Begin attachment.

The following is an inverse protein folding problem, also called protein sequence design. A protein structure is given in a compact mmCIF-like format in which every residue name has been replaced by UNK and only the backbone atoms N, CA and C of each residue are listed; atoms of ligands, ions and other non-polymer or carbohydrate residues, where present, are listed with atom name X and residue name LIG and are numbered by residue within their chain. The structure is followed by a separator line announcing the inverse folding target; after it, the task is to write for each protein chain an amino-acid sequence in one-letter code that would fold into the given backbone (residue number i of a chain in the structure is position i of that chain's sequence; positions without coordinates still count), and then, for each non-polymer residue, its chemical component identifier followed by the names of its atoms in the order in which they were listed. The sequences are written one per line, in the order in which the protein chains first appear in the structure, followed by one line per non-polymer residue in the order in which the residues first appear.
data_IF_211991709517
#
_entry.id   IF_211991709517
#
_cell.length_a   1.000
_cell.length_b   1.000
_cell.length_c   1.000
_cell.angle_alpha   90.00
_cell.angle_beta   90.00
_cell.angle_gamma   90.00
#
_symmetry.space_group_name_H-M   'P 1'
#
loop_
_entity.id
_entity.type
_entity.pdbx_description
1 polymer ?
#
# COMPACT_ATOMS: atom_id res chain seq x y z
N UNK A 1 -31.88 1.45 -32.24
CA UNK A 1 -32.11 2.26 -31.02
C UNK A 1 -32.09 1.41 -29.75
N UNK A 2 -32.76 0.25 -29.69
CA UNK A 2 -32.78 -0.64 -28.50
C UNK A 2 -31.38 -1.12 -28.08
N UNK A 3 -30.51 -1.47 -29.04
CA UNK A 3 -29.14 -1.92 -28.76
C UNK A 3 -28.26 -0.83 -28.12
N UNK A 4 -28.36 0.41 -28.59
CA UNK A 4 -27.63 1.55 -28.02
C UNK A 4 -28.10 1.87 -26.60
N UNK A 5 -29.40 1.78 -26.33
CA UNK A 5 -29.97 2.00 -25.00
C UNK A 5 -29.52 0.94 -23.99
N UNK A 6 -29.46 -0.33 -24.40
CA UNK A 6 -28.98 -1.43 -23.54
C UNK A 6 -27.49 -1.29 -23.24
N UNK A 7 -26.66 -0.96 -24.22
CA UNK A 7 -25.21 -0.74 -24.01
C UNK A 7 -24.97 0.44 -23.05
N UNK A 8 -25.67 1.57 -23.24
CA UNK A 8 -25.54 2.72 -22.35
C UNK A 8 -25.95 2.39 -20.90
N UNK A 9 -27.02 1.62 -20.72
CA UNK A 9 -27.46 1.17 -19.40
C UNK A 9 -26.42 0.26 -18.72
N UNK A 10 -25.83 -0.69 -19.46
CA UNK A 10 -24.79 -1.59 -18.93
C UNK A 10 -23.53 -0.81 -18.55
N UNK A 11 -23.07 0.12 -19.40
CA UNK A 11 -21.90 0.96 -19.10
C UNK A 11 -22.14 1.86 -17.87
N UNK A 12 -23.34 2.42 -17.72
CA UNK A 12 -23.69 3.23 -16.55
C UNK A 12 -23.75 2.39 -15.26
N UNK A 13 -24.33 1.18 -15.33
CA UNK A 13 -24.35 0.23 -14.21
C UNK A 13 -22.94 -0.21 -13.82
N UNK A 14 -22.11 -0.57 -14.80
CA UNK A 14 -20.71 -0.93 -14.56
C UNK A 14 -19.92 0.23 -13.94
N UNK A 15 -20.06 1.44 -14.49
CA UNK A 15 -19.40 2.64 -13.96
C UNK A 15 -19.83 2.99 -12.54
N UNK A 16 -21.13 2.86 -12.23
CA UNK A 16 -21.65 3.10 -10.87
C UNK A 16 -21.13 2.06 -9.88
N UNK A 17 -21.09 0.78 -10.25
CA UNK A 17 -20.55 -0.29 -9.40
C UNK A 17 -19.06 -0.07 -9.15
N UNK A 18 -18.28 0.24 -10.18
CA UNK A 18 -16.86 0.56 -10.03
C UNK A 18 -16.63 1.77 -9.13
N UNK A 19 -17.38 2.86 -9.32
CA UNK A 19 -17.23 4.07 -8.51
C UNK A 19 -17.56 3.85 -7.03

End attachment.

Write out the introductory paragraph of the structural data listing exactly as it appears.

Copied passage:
The following is an inverse protein folding problem, also called protein sequence design. A protein structure is given in a compact mmCIF-like format in which every residue name has been replaced by UNK and only the backbone atoms N, CA and C of each residue are listed; atoms of ligands, ions and other non-polymer or carbohydrate residues, where present, are listed with atom name X and residue name LIG and are numbered by residue within their chain. The structure is followed by a separator line announcing the inverse folding target; after it, the task is to write for each protein chain an amino-acid sequence in one-letter code that would fold into the given backbone (residue number i of a chain in the structure is position i of that chain's sequence; positions without coordinates still count), and then, for each non-polymer residue, its chemical component identifier followed by the names of its atoms in the order in which they were listed. The sequences are written one per line, in the order in which the protein chains first appear in the structure, followed by one line per non-polymer residue in the order in which the residues first appear.